Last week we looked at a litany of ways the fortunes of the top-10 picks in the 2012 Sports Illustrated Fantasy Football extravaganza could go south. This week we'll follow up with Part 2 and delve a little deeper down our rankings, examining the worst-case scenarios for Nos. 11 through 25 (all scenarios are barring major injury).
11. Darren Sproles, RB, Saints. Drew Brees' safety valve could see a reduction in touches with the emergence of 2010 Heisman Trophy winner Mark Ingram, who missed a lot of time as a rookie plus his other full-house backfield mates Pierre Thomas and Chris Ivory. Lance Moore is also someone who can cut into Sproles' production by lining up more in the slot than on the outside.
12. Maurice Jones-Drew, RB, Jaguars. No fantasy owner ever wants to hear the word "holdout," especially when it's preceded by the word "protracted," but that's what MJD and the Jaguars are facing. The increased susceptibility to injury that comes with it can't be good news for someone who underwent knee surgery prior to 2011 and has taken a beating on the league's most rushes (954) and second-most touches (1,087) over the last three years.
13. Jimmy Graham, TE, Saints. Another rising star that it's difficult to find fault with, it's possible that Graham could see the effects of Robert Meachem's departure that takes away one of Drew Brees' most reliable deep threats, enabling safeties to pay more attention to the ex-hoopster in the seam.
14. Rob Gronkowski, TE, Patriots. Is his ankle really 100 percent? Does the addition of Brandon Lloyd on the outside and maturation of Aaron Hernandez curtail his fantasy output? Are defensive gameplans designed primarily to stop him? Can he recover from a very eventful and well-publicized "Summer of Gronk?"
15. Ryan Mathews, RB, Chargers. Head coach Norv Turner is handing the keys to the offense to him, but can he handle 300-plus carries? Will Ronnie Brown be effective enough as his backup to provide a breather from time to time? Does the return of Antonio Gates and the addition of Eddie Royal prompt a revival for Philip Rivers, who abandons the running game altogether for a team that finished 15th in carries last year and 16th in 2010.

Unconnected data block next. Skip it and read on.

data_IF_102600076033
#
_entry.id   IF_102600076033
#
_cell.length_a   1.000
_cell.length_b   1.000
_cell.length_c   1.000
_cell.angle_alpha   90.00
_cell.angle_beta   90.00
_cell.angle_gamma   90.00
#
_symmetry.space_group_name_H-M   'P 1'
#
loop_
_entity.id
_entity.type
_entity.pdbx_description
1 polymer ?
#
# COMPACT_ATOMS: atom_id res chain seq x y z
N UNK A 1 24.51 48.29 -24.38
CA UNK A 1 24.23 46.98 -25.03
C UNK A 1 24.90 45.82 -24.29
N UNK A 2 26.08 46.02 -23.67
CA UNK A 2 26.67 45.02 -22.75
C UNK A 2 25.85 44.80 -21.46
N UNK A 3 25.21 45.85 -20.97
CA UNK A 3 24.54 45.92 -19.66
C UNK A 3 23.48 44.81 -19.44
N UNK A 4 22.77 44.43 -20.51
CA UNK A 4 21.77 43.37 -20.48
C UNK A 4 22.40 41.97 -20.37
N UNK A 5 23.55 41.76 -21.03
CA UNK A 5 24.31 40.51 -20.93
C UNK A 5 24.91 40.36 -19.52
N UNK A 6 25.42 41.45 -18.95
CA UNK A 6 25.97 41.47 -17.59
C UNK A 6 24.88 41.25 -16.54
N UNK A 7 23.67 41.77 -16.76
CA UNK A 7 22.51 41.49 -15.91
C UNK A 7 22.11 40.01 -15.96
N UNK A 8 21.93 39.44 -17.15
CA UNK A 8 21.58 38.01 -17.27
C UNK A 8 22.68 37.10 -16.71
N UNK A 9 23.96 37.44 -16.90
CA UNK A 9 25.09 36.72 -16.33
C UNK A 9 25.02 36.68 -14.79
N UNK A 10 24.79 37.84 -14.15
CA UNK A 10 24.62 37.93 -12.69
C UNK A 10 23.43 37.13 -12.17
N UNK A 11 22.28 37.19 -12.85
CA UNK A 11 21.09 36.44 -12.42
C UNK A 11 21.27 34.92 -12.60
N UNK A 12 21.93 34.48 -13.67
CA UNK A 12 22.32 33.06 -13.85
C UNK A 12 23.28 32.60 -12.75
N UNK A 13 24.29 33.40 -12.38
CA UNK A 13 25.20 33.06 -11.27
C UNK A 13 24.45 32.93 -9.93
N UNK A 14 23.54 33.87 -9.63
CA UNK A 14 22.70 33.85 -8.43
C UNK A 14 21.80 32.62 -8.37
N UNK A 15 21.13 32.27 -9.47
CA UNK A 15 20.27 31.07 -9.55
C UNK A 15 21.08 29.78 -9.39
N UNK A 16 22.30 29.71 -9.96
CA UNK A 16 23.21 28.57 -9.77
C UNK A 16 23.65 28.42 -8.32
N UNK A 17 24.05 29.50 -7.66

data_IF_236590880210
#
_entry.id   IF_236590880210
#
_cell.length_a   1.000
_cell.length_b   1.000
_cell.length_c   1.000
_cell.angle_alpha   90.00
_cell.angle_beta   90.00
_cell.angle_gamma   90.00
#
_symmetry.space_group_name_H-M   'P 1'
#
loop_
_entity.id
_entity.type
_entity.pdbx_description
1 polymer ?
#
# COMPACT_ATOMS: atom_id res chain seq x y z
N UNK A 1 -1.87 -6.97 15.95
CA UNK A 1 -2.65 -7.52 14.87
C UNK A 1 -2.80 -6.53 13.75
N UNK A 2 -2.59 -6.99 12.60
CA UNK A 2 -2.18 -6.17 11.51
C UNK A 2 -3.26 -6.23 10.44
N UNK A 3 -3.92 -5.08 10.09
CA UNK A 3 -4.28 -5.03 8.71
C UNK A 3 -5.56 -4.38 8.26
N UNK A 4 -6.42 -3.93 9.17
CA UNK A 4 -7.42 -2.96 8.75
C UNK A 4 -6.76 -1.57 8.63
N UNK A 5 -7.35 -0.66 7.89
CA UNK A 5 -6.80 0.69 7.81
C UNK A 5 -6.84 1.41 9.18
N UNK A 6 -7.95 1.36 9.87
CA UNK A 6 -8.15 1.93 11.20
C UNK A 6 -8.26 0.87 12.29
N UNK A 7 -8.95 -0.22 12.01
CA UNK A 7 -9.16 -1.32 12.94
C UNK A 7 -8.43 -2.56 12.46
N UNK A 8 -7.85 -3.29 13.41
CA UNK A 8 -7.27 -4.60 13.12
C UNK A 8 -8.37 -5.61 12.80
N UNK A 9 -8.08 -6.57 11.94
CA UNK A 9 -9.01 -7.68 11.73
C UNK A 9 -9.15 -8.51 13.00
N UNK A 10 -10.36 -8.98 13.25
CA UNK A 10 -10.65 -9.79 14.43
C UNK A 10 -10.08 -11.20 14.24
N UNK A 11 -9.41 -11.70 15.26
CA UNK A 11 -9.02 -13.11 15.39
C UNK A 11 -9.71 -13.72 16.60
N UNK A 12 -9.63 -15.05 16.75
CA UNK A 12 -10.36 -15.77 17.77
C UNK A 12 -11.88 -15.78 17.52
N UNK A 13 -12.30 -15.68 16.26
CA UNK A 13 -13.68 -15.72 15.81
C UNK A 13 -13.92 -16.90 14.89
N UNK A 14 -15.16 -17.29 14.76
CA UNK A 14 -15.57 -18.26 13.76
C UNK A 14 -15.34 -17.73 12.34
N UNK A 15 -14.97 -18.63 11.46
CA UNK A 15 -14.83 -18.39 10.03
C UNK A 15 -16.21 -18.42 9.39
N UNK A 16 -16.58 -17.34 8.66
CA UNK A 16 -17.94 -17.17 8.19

16. Victor Cruz, WR, Giants. Improved secondaries in the NFC East may keep better tabs on the quicksilver former practice squad player from UMass. Hakeem Nicks reaffirms his slot as the Giants No. 1 option. Rookie Rueben Randle clicks with Eli Manning across the middle and cuts into Cruz's looks downfield.
17. Chris Johnson, RB, Titans. Last year's slump caused by a long holdout was no fluke and he has trouble bouncing back after being the NFL's busiest running back over the past three seasons. The addition of Kendall Wright, the return of Kenny Britt and the ascent of Jake Locker transforms the Titans into more of a fast-paced passing team than the a run-first offense. The scouts who doubted his durability coming out of college were right and he's reduced to a third-down, change of pace back.
18. Steve Smith, WR, Panthers. Last season's resurgence was the last hurrah for the 33-year old. Cam Newton either takes a step back in his development or becomes less of a risk taker, staying in the pocket more and losing many of the broken plays that went deep downfield to Smith last season.
19. Greg Jennings, WR, Packers. The concussion he suffered in training camp lingers. Last season's slump was a sign of the beginning of the end. Jordy Nelson, Jermichael Finley and Randall Cobb demand more attention from Aaron Rodgers in the passing game, slashing Jennings' targets.
20. Larry Fitzgerald, WR, Cardinals. Neither Kevin Kolb nor John Skelton seize control of the starting quarterback job leaving the Cardinals passing game in shambles again. Neither Beanie Wells nor Ryan Williams is healthy enough to play, rendering Fitzgerald a sitting duck against opposing defenses.
21. Eli Manning, QB, Giants. The glee of winning two Super Bowls leads Manning to start taking some short cuts in preparation. The lack of a good pass-catching tight end or top-flight slot receiver causes him to make more long throws and his interception total rises. The running game is stymied without Brandon Jacobs while David Wilson and Ahmad Bradshaw have trouble picking up the blitz. The veteran offensive line begins to break down.
22. Fred Jackson, RB, Bills. He finds himself in a timeshare with late 2011 starter C.J. Spiller. He's tentative when taking a hit following a broken fibula that cost him six games at the end of last season. The Jets, Dolphins and Patriots all improve offensively putting the Bills in a constant state of come-from-behind in division games.
23. DeMarco Murray, RB, Cowboys. Felix Jones finally stays healthy and impresses Jason Garrett and his coaches so much during the preseason that he reclaims the starting job. The broken ankle he suffered toward the end of the 2011 season isn't completely healed and slows him down. Tony Romo falls in love with his deep, healthy, receiving corps and argues against handing off at all.
24. Michael Turner, RB, Falcons. Despite back-to-back 1,300-yard seasons his production drops off the table in his age 30 season, an age when most running backs lose effectiveness. His lack of pass-catching ability costs him many more snaps because the Falcons want to go to a more fast-paced attack. The dynamic Jacquizz Rodgers earns increased touches.
25. Trent Richardson, RB, Browns. Peyton Hillis' struggles last season were to a reduction in effectiveness of the offensive line. Richardson follows in fellow Crimson Tide runner Mark Ingram's footsteps and struggles as a rookie. The entire offense, led by Brandon Weeden, is overmatched and under new ownership Mike Holmgren's lame-duck football administration has no motivation to remedy the situation.